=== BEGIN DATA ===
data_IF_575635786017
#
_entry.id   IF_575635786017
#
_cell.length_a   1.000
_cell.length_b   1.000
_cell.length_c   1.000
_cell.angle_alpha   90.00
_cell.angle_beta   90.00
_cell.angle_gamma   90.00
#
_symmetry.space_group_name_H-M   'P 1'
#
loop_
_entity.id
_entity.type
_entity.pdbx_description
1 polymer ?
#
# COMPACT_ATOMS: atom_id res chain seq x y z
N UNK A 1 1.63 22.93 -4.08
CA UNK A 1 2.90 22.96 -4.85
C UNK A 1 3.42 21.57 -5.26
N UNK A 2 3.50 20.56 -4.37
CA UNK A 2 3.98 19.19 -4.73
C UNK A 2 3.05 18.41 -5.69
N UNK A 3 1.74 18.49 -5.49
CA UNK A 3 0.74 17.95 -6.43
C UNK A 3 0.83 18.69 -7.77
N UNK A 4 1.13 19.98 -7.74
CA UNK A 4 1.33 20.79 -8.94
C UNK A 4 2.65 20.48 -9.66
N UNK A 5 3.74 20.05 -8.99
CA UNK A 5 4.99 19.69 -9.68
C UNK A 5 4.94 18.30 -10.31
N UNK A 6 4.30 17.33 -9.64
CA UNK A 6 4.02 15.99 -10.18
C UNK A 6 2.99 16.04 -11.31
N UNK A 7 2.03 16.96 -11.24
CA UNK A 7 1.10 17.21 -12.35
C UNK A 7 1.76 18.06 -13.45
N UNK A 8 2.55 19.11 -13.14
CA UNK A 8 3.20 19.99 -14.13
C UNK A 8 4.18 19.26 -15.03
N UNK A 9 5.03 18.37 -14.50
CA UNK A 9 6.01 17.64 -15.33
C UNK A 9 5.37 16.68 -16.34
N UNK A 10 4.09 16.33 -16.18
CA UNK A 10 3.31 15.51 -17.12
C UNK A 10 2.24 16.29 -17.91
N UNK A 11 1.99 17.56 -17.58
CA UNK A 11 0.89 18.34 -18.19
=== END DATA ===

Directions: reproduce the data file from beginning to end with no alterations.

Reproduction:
data_IF_575635786017
#
_entry.id   IF_575635786017
#
_cell.length_a   1.000
_cell.length_b   1.000
_cell.length_c   1.000
_cell.angle_alpha   90.00
_cell.angle_beta   90.00
_cell.angle_gamma   90.00
#
_symmetry.space_group_name_H-M   'P 1'
#
loop_
_entity.id
_entity.type
_entity.pdbx_description
1 polymer ?
#
# COMPACT_ATOMS: atom_id res chain seq x y z
N UNK A 1 1.63 22.93 -4.08
CA UNK A 1 2.90 22.96 -4.85
C UNK A 1 3.42 21.57 -5.26
N UNK A 2 3.50 20.56 -4.37
CA UNK A 2 3.98 19.19 -4.73
C UNK A 2 3.05 18.41 -5.69
N UNK A 3 1.74 18.49 -5.49
CA UNK A 3 0.74 17.95 -6.43
C UNK A 3 0.83 18.69 -7.77
N UNK A 4 1.13 19.98 -7.74
CA UNK A 4 1.33 20.79 -8.94
C UNK A 4 2.65 20.48 -9.66
N UNK A 5 3.74 20.05 -8.99
CA UNK A 5 4.99 19.69 -9.68
C UNK A 5 4.94 18.30 -10.31
N UNK A 6 4.30 17.33 -9.64
CA UNK A 6 4.02 15.99 -10.18
C UNK A 6 2.99 16.04 -11.31
N UNK A 7 2.03 16.96 -11.24
CA UNK A 7 1.10 17.21 -12.35
C UNK A 7 1.76 18.06 -13.45
N UNK A 8 2.55 19.11 -13.14
CA UNK A 8 3.20 19.99 -14.13
C UNK A 8 4.18 19.26 -15.03
N UNK A 9 5.03 18.37 -14.50
CA UNK A 9 6.01 17.64 -15.33
C UNK A 9 5.37 16.68 -16.34
N UNK A 10 4.09 16.33 -16.18
CA UNK A 10 3.31 15.51 -17.12
C UNK A 10 2.24 16.29 -17.91
N UNK A 11 1.99 17.56 -17.58
CA UNK A 11 0.89 18.34 -18.19